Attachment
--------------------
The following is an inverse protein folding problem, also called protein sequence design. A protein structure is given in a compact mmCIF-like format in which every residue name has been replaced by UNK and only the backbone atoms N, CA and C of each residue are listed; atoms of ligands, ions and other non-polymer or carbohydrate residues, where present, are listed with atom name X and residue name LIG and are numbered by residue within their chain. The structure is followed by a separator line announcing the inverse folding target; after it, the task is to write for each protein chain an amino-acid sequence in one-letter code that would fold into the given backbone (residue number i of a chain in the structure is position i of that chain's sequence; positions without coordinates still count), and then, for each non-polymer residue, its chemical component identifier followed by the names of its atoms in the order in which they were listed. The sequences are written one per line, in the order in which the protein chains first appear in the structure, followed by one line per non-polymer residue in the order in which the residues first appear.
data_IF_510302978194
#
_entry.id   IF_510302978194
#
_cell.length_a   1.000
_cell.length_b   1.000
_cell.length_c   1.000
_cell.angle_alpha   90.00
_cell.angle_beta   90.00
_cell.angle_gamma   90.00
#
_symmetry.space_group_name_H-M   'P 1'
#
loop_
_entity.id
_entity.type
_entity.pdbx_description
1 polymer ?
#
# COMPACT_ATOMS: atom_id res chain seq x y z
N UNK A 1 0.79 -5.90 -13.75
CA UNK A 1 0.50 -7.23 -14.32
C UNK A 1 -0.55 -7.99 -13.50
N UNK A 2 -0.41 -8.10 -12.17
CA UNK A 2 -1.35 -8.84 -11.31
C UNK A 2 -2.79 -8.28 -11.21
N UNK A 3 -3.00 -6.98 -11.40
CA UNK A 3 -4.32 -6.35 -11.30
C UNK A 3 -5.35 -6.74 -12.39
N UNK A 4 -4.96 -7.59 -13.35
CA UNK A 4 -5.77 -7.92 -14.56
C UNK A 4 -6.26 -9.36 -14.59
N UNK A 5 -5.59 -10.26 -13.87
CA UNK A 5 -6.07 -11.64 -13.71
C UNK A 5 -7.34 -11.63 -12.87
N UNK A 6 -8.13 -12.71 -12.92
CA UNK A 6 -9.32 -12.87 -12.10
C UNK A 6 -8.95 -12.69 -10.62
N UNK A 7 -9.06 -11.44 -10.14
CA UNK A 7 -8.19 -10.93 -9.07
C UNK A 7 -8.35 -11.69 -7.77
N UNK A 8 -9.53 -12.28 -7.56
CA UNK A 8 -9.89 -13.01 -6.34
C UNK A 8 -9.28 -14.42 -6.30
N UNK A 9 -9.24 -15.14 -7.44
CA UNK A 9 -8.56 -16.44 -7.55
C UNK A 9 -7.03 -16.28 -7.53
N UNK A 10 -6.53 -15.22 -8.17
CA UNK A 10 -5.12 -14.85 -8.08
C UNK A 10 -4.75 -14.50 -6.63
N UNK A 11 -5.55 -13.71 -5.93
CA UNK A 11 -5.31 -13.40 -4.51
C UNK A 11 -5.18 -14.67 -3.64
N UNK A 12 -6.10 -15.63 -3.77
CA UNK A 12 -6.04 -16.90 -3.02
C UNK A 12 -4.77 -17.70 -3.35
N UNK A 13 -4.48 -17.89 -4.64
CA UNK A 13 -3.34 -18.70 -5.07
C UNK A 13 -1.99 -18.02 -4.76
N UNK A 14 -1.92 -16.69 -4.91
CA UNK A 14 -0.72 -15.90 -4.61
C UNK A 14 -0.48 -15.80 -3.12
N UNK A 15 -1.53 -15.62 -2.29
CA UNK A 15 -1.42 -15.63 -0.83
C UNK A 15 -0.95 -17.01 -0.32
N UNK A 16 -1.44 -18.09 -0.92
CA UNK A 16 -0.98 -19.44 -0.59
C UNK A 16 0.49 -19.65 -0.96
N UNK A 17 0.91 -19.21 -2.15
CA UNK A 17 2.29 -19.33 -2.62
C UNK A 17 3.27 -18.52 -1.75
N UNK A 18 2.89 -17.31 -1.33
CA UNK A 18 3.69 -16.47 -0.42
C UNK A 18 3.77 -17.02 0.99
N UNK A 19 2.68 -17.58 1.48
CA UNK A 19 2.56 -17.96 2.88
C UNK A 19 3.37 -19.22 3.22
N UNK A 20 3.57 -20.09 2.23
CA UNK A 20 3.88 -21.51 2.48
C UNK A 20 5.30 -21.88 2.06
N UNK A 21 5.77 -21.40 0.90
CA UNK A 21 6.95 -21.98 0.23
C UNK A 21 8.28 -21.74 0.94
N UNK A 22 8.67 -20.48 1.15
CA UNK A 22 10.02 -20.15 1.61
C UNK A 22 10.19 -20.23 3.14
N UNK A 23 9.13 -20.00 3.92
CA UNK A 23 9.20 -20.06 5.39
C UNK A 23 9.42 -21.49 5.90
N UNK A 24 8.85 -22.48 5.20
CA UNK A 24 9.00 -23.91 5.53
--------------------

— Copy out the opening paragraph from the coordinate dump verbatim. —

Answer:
The following is an inverse protein folding problem, also called protein sequence design. A protein structure is given in a compact mmCIF-like format in which every residue name has been replaced by UNK and only the backbone atoms N, CA and C of each residue are listed; atoms of ligands, ions and other non-polymer or carbohydrate residues, where present, are listed with atom name X and residue name LIG and are numbered by residue within their chain. The structure is followed by a separator line announcing the inverse folding target; after it, the task is to write for each protein chain an amino-acid sequence in one-letter code that would fold into the given backbone (residue number i of a chain in the structure is position i of that chain's sequence; positions without coordinates still count), and then, for each non-polymer residue, its chemical component identifier followed by the names of its atoms in the order in which they were listed. The sequences are written one per line, in the order in which the protein chains first appear in the structure, followed by one line per non-polymer residue in the order in which the residues first appear.